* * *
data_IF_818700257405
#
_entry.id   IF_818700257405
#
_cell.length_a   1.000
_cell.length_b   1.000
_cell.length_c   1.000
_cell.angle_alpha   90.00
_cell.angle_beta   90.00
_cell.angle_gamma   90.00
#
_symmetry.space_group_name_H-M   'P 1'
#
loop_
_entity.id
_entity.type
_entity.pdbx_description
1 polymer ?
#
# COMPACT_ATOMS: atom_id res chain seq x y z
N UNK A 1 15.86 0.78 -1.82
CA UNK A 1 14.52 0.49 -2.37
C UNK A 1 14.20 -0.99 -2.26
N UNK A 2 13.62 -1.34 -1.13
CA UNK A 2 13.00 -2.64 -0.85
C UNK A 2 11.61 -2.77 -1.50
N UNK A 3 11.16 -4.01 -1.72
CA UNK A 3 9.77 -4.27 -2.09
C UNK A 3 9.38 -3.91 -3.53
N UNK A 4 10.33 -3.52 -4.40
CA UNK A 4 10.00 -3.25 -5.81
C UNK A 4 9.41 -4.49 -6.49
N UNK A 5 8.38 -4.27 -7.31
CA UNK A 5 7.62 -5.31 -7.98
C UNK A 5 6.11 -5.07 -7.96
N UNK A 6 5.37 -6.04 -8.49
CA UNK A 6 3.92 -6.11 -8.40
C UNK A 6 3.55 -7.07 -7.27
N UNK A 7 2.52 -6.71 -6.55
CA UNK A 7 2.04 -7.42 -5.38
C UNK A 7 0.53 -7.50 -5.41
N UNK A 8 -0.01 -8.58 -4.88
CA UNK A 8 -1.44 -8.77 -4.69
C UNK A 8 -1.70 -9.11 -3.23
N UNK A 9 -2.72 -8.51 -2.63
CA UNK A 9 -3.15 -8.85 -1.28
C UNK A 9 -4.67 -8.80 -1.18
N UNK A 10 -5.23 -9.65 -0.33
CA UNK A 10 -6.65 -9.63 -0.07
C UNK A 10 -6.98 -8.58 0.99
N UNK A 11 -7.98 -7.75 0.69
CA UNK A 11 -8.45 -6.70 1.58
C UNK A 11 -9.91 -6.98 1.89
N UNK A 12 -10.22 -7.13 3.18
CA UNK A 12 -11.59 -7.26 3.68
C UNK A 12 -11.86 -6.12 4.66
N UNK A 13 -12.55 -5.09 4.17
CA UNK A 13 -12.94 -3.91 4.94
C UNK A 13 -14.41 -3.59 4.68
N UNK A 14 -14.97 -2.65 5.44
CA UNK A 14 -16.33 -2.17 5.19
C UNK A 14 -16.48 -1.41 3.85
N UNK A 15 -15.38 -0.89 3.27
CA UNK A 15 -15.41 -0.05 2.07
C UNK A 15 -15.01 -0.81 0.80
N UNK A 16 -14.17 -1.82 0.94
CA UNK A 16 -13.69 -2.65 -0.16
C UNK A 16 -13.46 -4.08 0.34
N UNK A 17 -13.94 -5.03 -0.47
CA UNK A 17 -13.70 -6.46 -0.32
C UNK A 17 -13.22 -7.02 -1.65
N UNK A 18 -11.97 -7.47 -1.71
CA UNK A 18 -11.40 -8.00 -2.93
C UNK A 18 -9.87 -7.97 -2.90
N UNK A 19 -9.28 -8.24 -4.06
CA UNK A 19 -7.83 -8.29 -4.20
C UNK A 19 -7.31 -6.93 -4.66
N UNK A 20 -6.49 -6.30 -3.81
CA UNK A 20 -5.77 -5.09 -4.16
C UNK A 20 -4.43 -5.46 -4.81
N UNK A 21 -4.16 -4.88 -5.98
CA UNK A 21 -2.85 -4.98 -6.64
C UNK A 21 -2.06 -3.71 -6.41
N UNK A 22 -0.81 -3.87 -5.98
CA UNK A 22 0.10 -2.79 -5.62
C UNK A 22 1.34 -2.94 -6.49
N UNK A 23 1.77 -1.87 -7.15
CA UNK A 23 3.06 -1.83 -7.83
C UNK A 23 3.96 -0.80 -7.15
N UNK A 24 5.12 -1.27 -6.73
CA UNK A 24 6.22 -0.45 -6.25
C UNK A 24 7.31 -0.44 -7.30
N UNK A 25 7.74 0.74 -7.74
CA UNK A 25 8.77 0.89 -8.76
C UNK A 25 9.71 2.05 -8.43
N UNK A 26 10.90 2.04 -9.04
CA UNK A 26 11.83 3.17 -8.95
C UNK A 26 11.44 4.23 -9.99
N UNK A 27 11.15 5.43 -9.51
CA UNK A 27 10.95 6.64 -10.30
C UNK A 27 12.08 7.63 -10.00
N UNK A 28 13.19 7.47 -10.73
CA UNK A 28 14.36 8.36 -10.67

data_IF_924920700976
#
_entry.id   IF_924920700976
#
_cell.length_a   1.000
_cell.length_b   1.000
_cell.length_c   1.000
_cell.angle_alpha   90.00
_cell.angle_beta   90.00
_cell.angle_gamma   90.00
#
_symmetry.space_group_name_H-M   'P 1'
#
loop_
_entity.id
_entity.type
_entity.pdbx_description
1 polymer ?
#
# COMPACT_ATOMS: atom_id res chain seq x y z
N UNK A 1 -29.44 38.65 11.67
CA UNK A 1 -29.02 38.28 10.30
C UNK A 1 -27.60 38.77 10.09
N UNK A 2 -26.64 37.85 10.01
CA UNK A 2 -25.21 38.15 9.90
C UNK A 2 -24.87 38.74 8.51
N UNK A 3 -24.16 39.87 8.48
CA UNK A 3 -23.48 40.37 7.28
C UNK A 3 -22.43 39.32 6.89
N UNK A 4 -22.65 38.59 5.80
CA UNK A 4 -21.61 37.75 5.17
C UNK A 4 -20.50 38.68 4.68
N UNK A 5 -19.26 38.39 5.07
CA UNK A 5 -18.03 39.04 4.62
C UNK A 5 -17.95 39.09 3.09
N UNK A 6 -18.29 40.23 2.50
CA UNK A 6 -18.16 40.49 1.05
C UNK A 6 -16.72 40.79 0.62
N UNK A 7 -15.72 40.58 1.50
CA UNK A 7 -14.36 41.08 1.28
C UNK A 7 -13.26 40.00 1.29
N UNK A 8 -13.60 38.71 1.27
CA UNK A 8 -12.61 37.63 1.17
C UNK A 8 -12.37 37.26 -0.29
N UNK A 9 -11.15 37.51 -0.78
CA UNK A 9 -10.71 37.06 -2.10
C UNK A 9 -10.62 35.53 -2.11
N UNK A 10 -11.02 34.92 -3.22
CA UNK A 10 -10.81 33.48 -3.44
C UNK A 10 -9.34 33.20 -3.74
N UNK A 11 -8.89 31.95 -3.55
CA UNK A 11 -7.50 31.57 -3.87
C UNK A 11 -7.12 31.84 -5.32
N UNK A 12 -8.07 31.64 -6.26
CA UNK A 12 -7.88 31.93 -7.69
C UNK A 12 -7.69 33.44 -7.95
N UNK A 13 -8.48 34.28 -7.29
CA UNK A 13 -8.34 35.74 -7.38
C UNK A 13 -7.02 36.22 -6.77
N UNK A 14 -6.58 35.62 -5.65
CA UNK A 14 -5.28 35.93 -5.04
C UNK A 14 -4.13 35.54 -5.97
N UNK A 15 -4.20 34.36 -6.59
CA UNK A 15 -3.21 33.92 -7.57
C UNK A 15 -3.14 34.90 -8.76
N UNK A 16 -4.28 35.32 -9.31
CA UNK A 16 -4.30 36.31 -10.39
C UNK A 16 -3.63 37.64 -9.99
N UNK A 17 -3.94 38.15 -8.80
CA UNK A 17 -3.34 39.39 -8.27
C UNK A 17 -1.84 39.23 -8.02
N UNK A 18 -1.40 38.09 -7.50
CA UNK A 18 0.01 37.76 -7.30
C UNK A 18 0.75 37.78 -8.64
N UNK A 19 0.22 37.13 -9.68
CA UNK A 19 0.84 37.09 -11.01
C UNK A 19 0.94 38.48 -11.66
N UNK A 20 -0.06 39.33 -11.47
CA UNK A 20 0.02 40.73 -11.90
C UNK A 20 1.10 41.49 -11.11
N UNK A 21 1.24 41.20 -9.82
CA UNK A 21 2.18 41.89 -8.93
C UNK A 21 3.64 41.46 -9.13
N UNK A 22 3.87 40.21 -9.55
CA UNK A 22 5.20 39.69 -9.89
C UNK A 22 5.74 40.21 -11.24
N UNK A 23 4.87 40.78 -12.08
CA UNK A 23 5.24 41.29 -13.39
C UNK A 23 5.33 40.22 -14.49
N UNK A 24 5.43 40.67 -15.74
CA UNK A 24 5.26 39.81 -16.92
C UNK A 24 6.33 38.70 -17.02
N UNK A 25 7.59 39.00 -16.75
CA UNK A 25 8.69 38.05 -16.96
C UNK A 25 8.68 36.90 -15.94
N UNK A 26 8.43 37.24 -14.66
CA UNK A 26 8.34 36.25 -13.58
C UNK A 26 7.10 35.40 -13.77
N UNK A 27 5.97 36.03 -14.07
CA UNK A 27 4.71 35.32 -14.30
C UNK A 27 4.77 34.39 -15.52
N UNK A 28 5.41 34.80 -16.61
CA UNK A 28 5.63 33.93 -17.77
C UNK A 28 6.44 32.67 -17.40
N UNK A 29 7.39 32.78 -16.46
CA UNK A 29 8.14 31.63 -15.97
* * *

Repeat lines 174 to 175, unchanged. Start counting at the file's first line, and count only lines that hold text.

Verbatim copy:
C UNK A 17 -1.84 39.23 -8.02
N UNK A 18 -1.40 38.09 -7.50